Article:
As Kyle Brindza's 27-yard field goal split the goal posts, giving the Fighting Irish a 20-17 lead with seven seconds to play (via msn.foxsports.com), you would think that the Notre Dame crowd would have breathed a collective sigh of relief.
And there was an immediate rousing cheer as Notre Dame (2-0) secured a victory in its home opener, providing the team its best start since 2008.
But the boo birds that flew when junior QB Tommy Rees ran onto the field for the game-winning drive tell the greater story.
No one wanted this.
Heading into the toughest matchup of the first half of the 2012 slate at Michigan State, Notre Dame needed a win. They would have preferred another dominant win, but a win would do.
Against a very athletic Purdue defensive front, the Irish did amass 376 yards of total offense. The surprise was that 324 of those yards came through the air, especially against a Boilermakers defense that features two very talented cornerbacks.
After rushing for nearly 300 yards a week ago, Notre Dame's OL was unable to move the Purdue defensive line. Defensive end Kawann Short created a good deal of havoc, disrupting plays in both the rushing and passing game.
It was fairly obvious that the game plan coming in was to use a pass-first approach, as carries were few and far between for Notre Dame's running backs.
Thirteen of the 17 plays the Irish ran in the first quarter were either a called pass or a T.J. Jones reverse, signaling a preference to find slot receivers and tight ends rather than test the interior of Purdue's defense or the aforementioned corners.
On the day Notre Dame ran the ball 36 times for 50 yards.
Defensively for the Irish, the game unfolded as expected.
Purdue had a difficult time gaining traction, being held to less than 200 yards passing and 90 yards rushing. Bennett Jackson picked off a pair of Caleb TerBush passes, and Purdue's game-tying touchdown was set up by Notre Dame's only turnover of the day.
The defense has established a trend of late-half lapses, as their opponent's final drives of each of the first two games resulted in the team's first points. Although it was most responsible for the Irish win today, the defense will likely be largely left out of the conversation over Notre Dame's victory.
As always, the discussion comes back the quarterback.
Second time starter Everett Golson by all accounts played well. Golson completed 21-of-31 for 289 yards and found T.J. Jones for his second career touchdown pass.
He also carried 16 times for -16 yards but displayed his athleticism on a second quarter three-yard touchdown run that found him flying through the air, horizontal to the field, touching the ball against the pylon as he was slammed out of bounds.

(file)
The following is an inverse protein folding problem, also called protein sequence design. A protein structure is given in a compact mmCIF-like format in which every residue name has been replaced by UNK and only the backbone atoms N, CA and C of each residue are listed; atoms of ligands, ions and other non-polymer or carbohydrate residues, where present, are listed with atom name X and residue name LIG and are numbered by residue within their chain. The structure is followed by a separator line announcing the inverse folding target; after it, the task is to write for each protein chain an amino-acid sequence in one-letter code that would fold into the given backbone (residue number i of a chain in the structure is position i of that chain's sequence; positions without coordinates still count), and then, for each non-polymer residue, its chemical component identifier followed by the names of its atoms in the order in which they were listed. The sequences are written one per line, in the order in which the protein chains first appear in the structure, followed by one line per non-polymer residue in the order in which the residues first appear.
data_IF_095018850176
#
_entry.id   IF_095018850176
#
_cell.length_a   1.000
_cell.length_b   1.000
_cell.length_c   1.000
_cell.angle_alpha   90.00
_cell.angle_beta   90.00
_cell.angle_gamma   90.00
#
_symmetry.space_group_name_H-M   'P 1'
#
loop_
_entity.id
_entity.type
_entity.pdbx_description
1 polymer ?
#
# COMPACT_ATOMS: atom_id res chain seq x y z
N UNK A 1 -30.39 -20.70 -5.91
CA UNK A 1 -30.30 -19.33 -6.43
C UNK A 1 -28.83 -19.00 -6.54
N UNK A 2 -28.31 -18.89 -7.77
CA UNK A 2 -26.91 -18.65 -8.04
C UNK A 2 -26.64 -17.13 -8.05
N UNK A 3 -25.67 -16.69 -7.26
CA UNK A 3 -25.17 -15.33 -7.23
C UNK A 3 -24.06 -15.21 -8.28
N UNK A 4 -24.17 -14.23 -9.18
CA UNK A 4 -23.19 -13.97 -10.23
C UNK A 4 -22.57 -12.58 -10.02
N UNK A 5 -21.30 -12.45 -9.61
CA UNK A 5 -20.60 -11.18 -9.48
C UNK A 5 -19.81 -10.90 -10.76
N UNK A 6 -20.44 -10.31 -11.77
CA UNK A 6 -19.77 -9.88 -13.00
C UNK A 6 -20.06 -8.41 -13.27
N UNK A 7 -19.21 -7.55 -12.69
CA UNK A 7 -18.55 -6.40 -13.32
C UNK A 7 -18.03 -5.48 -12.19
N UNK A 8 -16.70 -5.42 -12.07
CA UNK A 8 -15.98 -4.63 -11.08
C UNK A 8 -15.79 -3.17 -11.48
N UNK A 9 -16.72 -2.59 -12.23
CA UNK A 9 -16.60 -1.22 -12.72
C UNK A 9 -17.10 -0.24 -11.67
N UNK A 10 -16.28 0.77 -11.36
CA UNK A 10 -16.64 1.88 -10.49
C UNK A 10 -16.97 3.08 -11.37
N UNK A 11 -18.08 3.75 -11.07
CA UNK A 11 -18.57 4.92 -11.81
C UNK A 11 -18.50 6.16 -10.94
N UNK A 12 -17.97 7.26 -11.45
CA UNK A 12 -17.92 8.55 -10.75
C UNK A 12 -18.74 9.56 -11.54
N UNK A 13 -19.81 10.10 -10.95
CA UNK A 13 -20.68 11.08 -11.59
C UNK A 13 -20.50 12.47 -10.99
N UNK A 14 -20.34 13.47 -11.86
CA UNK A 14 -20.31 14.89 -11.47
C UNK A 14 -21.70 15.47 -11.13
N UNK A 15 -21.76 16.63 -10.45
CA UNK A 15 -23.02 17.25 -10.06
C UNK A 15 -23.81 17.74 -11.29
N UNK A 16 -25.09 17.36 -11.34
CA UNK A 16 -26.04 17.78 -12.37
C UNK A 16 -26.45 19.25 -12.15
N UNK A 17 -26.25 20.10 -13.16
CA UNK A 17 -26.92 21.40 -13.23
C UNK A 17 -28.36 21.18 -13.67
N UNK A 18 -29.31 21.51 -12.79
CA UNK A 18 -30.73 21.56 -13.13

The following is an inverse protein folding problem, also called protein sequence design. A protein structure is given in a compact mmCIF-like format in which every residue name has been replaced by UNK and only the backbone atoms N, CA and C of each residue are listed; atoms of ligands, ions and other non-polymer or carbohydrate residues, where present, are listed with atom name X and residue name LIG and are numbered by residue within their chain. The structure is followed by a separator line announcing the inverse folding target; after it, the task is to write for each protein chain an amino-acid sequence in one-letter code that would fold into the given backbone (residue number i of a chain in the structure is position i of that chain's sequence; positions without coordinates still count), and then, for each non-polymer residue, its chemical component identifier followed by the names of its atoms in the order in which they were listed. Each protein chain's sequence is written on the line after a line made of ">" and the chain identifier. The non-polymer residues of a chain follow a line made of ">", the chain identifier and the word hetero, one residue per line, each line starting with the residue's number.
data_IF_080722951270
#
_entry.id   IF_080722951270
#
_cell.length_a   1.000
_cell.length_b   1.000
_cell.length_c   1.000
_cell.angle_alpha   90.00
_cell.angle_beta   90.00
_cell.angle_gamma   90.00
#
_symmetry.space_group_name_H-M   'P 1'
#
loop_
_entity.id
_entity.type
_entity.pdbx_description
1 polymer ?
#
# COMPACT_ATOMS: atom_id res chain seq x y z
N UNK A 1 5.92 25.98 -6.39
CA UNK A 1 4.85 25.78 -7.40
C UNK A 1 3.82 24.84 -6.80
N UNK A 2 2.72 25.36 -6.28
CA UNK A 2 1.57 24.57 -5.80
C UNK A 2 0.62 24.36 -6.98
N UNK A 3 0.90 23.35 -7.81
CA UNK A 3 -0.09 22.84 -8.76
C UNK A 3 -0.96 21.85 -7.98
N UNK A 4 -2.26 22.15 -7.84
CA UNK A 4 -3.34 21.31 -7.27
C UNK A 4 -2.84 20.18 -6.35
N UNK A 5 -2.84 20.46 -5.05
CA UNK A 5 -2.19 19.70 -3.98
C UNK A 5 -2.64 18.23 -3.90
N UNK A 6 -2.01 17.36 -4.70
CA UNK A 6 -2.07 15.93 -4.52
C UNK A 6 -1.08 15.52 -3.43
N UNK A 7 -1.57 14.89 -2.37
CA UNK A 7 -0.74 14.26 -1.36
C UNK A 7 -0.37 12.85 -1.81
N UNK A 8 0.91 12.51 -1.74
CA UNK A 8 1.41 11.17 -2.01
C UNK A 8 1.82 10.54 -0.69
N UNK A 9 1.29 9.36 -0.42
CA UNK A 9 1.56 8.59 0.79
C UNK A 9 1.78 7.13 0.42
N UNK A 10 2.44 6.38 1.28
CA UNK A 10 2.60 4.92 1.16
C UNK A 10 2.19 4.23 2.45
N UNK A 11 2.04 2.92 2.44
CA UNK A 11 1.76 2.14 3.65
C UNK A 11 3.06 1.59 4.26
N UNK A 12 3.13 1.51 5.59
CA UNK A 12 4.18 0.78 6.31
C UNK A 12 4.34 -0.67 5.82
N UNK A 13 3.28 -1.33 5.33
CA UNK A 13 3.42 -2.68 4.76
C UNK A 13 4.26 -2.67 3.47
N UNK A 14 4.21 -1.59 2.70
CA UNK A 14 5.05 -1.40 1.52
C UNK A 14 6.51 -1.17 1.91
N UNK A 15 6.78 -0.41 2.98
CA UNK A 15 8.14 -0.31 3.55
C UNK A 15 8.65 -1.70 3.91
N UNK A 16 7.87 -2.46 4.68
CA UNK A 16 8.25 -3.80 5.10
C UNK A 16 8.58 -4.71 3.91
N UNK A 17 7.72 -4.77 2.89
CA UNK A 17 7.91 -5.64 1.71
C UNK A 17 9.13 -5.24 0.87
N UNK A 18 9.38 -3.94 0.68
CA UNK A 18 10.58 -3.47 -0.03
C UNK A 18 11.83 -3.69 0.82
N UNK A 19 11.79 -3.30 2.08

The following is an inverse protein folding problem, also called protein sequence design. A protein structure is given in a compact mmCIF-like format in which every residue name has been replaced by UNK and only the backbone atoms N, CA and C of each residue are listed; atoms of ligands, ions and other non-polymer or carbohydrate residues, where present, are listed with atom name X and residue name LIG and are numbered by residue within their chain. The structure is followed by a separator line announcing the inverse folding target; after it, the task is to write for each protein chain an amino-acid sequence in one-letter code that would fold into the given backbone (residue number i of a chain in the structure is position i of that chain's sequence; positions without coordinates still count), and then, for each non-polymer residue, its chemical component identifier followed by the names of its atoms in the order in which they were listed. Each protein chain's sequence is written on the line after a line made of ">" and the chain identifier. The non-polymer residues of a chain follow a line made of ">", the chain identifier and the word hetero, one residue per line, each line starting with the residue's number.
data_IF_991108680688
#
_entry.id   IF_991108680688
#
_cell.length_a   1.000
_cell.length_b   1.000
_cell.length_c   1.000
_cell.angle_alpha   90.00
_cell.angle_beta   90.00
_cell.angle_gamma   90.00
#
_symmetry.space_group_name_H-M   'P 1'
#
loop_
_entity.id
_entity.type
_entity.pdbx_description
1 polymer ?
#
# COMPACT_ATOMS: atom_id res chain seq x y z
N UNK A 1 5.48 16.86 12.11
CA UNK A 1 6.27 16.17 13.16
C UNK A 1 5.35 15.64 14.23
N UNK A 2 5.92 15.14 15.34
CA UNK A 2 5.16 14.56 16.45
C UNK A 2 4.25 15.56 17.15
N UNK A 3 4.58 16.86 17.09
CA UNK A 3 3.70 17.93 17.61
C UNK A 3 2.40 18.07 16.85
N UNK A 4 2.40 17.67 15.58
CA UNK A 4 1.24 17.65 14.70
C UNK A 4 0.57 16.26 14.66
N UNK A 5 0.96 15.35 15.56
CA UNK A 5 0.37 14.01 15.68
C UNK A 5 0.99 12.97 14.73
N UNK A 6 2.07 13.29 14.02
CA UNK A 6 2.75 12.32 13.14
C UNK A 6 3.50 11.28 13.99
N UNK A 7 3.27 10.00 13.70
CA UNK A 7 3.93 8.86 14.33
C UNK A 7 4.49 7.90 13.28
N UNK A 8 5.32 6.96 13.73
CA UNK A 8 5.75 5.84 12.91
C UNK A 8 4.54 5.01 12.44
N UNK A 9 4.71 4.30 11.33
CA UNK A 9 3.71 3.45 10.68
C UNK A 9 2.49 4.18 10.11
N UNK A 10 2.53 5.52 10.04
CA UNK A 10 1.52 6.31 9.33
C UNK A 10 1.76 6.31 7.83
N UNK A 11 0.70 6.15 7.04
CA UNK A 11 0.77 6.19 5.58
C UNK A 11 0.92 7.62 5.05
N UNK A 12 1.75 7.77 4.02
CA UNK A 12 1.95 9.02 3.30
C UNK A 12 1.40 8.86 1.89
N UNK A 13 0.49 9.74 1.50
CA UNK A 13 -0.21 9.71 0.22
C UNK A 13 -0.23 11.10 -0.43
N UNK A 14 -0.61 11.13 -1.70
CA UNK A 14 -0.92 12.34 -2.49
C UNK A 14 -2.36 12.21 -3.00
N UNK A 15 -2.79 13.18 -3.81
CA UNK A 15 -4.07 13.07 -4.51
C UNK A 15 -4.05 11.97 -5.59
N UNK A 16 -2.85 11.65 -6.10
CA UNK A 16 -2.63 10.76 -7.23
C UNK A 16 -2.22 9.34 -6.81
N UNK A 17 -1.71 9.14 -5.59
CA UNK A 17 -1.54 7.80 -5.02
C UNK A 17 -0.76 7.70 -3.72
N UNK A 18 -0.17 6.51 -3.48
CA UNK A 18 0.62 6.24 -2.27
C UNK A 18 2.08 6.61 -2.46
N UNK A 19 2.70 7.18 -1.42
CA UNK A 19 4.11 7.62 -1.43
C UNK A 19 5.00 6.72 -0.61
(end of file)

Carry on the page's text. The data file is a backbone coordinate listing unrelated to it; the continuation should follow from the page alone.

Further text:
Despite the positive numbers, he never found consistency in the second half.
Purdue was able to use Golson's inconsistency to keep Notre Dame in poor field position and keep pressure on the young quarterback to prevent the Irish from pulling away.
For most of the game, however Golson avoided mistakes. But after a defensive stand that nearly sealed the game for the Irish, Golson had a little first-year starter meltdown. After running Theo Riddick three straight times for 12 yards and a critical first down, Golson tried to escape pressure and ran into a sack, losing ten yards. On the next play Golson lost the handle on the ball, and gave the Boilermakers a first-and-ten at the Irish 15, setting up the tying score.
After George Atkinson III returned the ensuing kick off 32 yards to the Irish 35-yard line, Tommy Rees came jogging onto the field to a chorus of boos. Adding further stress to the situation was the fact that Notre Dame had long before used all three second-half time outs to avoid delay of game penalties.
But the unflappable Rees proceeded to connected on three of his next six throws (his stat line will read 3-of-8 because of clock-stopping spikes) for 35 yards, setting up Brindza's game winner.
What was obvious about Rees' handling of the offense was that there was no pre-snap uncertainty. The team lined up faster, and the plays were run with less confusion. Rees also seemed to have a very clear picture of what was to happen once the ball was snapped.
Even in the face of pressure, Rees was able to go through his progressions and find an open receiver.
After the game head coach Brian Kelly mentioned that Golson had hurt his hand on the sack preceding the fumble, and that—combined with Rees' familiarity in the two-minute offense—led to the decision to the junior QB into the game.
What today's win says for the long term is quite unclear.
If healthy, Golson will more than likely start next week in East Lansing. How long a leash he is granted against a tough Spartan defense will be a better indication of head coach Brian Kelly believes is the long-term solution at the quarterback position.
For now, Kelly's squad must take this as a hard-fought win and move on. 2-0 for the first time in five years is a fine place to be sitting.
Now, go to work on fixing issues in blitz pick-up, trap blocking, route running and kicking field goals.
And get ready for the best team of the first half of the season.
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